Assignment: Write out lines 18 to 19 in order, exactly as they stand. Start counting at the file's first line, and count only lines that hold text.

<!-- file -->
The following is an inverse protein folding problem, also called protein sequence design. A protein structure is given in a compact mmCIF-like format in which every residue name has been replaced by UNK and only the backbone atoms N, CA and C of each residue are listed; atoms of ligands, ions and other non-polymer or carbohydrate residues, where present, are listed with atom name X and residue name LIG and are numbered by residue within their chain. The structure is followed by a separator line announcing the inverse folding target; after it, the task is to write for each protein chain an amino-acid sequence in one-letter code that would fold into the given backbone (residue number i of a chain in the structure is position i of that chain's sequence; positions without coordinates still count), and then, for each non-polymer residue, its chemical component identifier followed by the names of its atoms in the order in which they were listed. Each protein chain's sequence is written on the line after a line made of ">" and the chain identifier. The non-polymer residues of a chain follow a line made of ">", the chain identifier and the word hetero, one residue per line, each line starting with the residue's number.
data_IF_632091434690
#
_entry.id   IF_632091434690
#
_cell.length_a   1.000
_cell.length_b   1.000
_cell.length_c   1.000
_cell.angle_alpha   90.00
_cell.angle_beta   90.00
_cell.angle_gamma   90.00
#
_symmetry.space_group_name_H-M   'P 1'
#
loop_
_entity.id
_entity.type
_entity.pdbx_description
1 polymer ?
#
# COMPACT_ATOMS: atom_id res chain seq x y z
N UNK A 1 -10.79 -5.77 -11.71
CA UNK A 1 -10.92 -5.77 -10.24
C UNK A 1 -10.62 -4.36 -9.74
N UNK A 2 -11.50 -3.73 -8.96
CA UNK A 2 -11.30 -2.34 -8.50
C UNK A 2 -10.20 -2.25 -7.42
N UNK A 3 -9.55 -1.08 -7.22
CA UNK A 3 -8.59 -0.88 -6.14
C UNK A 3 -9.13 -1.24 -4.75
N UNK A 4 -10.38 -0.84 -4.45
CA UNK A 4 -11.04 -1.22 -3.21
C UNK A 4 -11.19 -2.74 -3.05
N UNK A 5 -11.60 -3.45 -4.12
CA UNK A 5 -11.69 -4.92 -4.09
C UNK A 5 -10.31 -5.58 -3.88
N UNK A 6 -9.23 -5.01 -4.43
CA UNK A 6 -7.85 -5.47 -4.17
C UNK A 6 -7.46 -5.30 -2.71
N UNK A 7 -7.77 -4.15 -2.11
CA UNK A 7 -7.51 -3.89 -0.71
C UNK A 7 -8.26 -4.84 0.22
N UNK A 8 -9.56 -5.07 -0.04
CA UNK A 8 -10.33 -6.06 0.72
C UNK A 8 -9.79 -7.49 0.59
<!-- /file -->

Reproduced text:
_entity.pdbx_description
1 polymer ?